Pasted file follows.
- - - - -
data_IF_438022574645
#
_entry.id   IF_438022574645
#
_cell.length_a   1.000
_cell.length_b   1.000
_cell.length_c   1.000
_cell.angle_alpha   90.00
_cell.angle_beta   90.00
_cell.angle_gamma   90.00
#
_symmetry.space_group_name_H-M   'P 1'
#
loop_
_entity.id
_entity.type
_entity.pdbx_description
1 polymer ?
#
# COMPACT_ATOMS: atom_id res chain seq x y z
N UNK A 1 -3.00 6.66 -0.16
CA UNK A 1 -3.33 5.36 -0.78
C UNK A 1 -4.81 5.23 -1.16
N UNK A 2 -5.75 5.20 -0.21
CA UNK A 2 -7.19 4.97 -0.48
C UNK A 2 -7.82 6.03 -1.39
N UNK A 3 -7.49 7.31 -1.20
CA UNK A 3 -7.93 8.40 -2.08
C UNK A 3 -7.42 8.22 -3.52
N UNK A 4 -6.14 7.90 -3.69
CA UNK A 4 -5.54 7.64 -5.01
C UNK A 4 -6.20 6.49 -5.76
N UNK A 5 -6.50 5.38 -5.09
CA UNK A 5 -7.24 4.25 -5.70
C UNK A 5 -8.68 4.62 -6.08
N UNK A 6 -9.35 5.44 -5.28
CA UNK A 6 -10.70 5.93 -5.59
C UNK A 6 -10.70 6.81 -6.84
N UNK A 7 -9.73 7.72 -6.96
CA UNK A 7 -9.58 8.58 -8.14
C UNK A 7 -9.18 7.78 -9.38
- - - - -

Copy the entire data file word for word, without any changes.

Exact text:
data_IF_438022574645
#
_entry.id   IF_438022574645
#
_cell.length_a   1.000
_cell.length_b   1.000
_cell.length_c   1.000
_cell.angle_alpha   90.00
_cell.angle_beta   90.00
_cell.angle_gamma   90.00
#
_symmetry.space_group_name_H-M   'P 1'
#
loop_
_entity.id
_entity.type
_entity.pdbx_description
1 polymer ?
#
# COMPACT_ATOMS: atom_id res chain seq x y z
N UNK A 1 -3.00 6.66 -0.16
CA UNK A 1 -3.33 5.36 -0.78
C UNK A 1 -4.81 5.23 -1.16
N UNK A 2 -5.75 5.20 -0.21
CA UNK A 2 -7.19 4.97 -0.48
C UNK A 2 -7.82 6.03 -1.39
N UNK A 3 -7.49 7.31 -1.20
CA UNK A 3 -7.93 8.40 -2.08
C UNK A 3 -7.42 8.22 -3.52
N UNK A 4 -6.14 7.90 -3.69
CA UNK A 4 -5.54 7.64 -5.01
C UNK A 4 -6.20 6.49 -5.76
N UNK A 5 -6.50 5.38 -5.09
CA UNK A 5 -7.24 4.25 -5.70
C UNK A 5 -8.68 4.62 -6.08
N UNK A 6 -9.35 5.44 -5.28
CA UNK A 6 -10.70 5.93 -5.59
C UNK A 6 -10.70 6.81 -6.84
N UNK A 7 -9.73 7.72 -6.96
CA UNK A 7 -9.58 8.58 -8.14
C UNK A 7 -9.18 7.78 -9.38